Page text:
Abstract MP17: Cumulative Risks for Hypertension In Middle-Aged White and African American Men and Women
Intro: Despite the high prevalence of hypertension (HTN) and the disproportionate burden of HTN-related diseases in African Americans (AA), the long-term risks for incident HTN for AA men and women, compared with whites, are poorly described.
Methods: We conducted an individual-level pooled analysis of participants from The Atherosclerosis Risk in Communities and The Framingham Offspring Studies with baseline prevalence and follow-up data on HTN and medication use. HTN was defined as elevated levels and/or medication use at ≥2 consecutive exams. We quantified the long-term risk for stage I (untreated BP≥140/90 mm Hg), stage II (untreated BP≥160/100 mm Hg) and ≥ Stage I HTN or blood pressure medication use separately, using competing risk models to assess incidence from index age 55 years (y) through age 70y to 85y, adjusted for baseline prevalence and competing risks of death. Analyses were stratified by race and sex.
Results: There were 11,405 White and 2,886 AA participants (55% and 64% female, respectively) included in the analysis. At index age 55y, the mean (SD) BMIs in white and AA (men/women), respectively, were 27.8(4.1)/26.9(5.6) and 28.1(5)/31.3(6.7) kg/m2. African Americans had higher baseline prevalence and higher overall long-term risks for HTN than Whites. Through age 70y, AA women had risks as high as 82.1% (95% CI: 79.2, 85.0), and white men had risks of 61.4% (95% CI: 59.5, 63.3). The overall rate of incident HTN development (over follow-up time) appears similar across groups; differences in long-term risk are attributable to substantial disparities in the prevalence of HTN by age 55y in this sample.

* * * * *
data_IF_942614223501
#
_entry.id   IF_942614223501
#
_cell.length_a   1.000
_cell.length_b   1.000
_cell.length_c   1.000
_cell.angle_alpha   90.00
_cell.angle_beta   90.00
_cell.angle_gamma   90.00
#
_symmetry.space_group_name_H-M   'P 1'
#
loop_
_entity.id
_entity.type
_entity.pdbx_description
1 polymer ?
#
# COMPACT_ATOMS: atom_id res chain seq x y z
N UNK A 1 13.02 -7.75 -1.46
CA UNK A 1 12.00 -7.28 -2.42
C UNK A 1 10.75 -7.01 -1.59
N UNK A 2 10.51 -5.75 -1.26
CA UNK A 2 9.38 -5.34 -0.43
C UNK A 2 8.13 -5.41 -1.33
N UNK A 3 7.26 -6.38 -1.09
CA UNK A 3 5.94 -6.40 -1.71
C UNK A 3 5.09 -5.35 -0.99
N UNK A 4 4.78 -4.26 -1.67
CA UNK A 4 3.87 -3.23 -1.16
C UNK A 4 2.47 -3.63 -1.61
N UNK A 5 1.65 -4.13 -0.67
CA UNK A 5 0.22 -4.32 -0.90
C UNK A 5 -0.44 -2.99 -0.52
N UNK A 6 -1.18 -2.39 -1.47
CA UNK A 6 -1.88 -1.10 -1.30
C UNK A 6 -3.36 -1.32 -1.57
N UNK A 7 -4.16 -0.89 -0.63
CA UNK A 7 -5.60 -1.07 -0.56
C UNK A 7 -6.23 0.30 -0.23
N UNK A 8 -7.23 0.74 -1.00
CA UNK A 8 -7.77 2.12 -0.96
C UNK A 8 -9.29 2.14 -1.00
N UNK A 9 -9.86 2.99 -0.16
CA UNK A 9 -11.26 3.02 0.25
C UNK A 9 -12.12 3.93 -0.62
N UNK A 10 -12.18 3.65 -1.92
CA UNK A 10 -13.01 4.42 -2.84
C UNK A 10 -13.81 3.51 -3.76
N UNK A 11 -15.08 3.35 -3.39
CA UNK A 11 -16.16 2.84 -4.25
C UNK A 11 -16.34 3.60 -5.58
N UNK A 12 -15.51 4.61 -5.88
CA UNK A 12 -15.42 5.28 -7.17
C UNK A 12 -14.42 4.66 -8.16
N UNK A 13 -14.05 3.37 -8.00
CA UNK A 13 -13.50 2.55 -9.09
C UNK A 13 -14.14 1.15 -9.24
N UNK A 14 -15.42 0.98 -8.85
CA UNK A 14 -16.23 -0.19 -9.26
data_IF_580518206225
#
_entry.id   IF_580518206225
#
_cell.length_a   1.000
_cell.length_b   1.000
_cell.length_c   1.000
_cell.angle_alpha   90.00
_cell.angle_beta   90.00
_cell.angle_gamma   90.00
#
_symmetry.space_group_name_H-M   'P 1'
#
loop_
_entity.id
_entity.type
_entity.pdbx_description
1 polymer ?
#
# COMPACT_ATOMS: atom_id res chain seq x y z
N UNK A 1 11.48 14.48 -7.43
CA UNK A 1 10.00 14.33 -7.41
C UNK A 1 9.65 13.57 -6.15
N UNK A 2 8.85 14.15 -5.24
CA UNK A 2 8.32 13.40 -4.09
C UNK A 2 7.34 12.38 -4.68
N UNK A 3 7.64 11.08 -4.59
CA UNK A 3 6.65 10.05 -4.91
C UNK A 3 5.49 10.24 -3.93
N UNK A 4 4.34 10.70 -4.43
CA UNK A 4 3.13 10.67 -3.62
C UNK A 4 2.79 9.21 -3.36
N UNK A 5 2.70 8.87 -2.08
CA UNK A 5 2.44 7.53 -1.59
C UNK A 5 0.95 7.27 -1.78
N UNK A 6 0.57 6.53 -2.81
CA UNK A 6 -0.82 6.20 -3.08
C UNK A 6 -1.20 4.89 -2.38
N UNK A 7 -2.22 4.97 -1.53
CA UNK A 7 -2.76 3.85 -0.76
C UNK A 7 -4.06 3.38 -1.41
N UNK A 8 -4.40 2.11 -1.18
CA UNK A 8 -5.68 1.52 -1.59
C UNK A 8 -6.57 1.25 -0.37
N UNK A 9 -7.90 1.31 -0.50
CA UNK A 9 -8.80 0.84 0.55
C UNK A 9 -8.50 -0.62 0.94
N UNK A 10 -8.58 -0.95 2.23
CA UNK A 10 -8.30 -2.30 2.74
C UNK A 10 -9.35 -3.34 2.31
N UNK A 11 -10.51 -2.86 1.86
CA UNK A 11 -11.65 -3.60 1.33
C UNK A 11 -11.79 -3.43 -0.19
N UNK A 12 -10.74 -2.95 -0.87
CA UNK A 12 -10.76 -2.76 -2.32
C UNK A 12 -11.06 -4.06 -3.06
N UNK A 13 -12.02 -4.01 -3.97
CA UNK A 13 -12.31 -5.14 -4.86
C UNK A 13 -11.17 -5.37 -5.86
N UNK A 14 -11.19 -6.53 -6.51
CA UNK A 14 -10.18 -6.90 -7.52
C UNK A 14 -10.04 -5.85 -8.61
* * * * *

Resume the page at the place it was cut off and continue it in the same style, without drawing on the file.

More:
Conclusions: Cumulative risks for HTN are very high in all groups, particularly in AA women. The earlier onset of HTN at high rates in AA men and women underscores the necessity of aggressive primordial prevention efforts early in the life course to reduce the massive population burden of HTN and HTN-related diseases.
Author Disclosures: J.T. Wilkins: None. H. Ning: None. S. Intwala: None. D.M. Lloyd-Jones: None.
- © 2014 by American Heart Association, Inc.